September 20, 2020

Volume X, Number 264

September 18, 2020

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Venture Capital Investment in Patent-Intensive Industries Falling

Are We Really Encouraging Innovation?

The race to develop a COVID-19 vaccine illustrates how vital scientific innovation is to our entire society – and also how arduous and uncertain scientific research can be. Scientific ventures are massive undertakings. For organizations to undertake such pursuits, there needs to be a reasonable expectation of a return on investment. This stance is not money-grubbing. A return on investment is necessary to enable the massive expenditures that go into developing lifechanging innovations.

In many cases, patents are necessary in order to protect this return on investment. Yet as a new report from the Alliance of U.S. Startups and Inventors for Jobs describes, U.S. legal and judicial systems have made changes to the patent system – and venture capital investment in patent-intensive industries has fallen.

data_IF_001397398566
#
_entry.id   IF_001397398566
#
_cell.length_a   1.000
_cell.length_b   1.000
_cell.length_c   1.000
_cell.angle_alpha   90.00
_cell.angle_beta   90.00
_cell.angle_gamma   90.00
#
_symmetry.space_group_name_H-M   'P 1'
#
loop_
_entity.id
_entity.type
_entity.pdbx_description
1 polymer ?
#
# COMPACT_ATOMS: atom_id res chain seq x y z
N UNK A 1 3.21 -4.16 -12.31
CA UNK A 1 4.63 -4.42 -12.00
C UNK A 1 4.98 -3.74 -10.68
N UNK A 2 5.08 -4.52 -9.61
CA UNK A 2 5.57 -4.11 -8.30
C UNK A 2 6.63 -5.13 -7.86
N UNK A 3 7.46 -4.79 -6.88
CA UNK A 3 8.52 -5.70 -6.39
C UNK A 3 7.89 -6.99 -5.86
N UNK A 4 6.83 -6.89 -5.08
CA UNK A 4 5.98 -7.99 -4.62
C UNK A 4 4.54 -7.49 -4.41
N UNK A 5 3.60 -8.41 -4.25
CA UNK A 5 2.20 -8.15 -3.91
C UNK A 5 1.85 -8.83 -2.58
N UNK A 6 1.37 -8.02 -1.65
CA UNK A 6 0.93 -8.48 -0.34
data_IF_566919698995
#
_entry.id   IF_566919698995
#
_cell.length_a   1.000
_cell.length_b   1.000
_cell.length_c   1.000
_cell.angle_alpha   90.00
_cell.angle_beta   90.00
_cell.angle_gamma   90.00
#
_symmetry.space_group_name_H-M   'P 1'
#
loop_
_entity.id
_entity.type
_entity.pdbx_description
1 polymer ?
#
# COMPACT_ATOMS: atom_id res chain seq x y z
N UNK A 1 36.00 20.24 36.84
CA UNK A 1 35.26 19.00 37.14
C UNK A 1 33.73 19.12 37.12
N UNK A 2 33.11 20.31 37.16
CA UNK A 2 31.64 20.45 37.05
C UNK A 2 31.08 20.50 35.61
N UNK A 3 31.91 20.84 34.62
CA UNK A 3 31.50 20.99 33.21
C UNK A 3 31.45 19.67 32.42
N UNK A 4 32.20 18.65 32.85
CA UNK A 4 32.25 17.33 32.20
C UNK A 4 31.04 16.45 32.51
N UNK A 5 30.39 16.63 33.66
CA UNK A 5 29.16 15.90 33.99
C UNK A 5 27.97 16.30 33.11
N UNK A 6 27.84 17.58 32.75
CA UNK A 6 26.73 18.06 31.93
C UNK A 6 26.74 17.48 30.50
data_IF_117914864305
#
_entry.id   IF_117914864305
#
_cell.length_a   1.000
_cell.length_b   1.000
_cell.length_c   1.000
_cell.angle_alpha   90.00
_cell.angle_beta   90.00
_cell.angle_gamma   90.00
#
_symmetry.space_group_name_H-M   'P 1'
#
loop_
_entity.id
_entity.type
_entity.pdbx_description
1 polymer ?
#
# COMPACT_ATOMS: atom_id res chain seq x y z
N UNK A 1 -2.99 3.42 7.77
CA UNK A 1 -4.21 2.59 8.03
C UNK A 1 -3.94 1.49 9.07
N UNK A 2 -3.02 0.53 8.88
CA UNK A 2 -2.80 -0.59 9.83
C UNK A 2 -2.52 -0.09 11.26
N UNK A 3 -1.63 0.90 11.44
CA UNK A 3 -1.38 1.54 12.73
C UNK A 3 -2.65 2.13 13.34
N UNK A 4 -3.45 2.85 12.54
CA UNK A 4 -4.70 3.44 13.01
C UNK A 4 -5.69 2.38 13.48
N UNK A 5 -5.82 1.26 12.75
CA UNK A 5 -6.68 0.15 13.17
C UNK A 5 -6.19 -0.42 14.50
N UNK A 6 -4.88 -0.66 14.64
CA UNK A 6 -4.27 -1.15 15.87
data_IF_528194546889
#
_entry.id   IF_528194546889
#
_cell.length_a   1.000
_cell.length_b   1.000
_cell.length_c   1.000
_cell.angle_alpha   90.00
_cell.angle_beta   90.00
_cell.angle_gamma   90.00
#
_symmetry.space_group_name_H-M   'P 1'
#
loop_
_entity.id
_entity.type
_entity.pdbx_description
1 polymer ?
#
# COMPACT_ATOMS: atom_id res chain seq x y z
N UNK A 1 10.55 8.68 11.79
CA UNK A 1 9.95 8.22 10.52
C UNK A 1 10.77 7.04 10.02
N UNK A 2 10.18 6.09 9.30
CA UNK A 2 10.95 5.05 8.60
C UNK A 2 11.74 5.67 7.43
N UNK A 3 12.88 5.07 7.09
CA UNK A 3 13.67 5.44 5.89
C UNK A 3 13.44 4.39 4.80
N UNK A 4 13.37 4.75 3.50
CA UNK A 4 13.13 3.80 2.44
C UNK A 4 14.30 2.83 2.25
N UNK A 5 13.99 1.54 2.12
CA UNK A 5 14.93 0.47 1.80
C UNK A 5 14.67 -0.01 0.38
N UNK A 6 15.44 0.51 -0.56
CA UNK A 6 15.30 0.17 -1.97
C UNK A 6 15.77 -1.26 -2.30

Perhaps now is the time to examine this legal and judicial environment. Does our system really encourage the innovation that can change so many lives? The coronavirus is massive enough that governments have undertaken action to incent work to combat this virus, and rightfully so. But what about other needs and medical issues that do not receive as much urgent attention? Is our system set up to encourage innovation to combat other problems? What needs to change in the U.S. patent system so that more investors will turn to patent-intensive industries?

© 2020 Schwegman, Lundberg & Woessner, P.A. All Rights Reserved.National Law Review, Volume X, Number 217


About this Author

Steven Lundberg, Schwegman Lundberg Law Firm, IP Attorney

Steven Lundberg is a registered patent attorney and a founding partner of Schwegman, Lundberg & Woessner. His practice is focused on patent protection for software, medical and telecommunications technology, and related opinion and licensing matters. Steve received his B.S.E.E. in 1978 from the University of Minnesota, and his law degree from William Mitchell College of Law (J.D., 1982). He has published and spoken widely on software and electronic patent protection, is active in the Computer and Electronics Committee of the American Intellectual...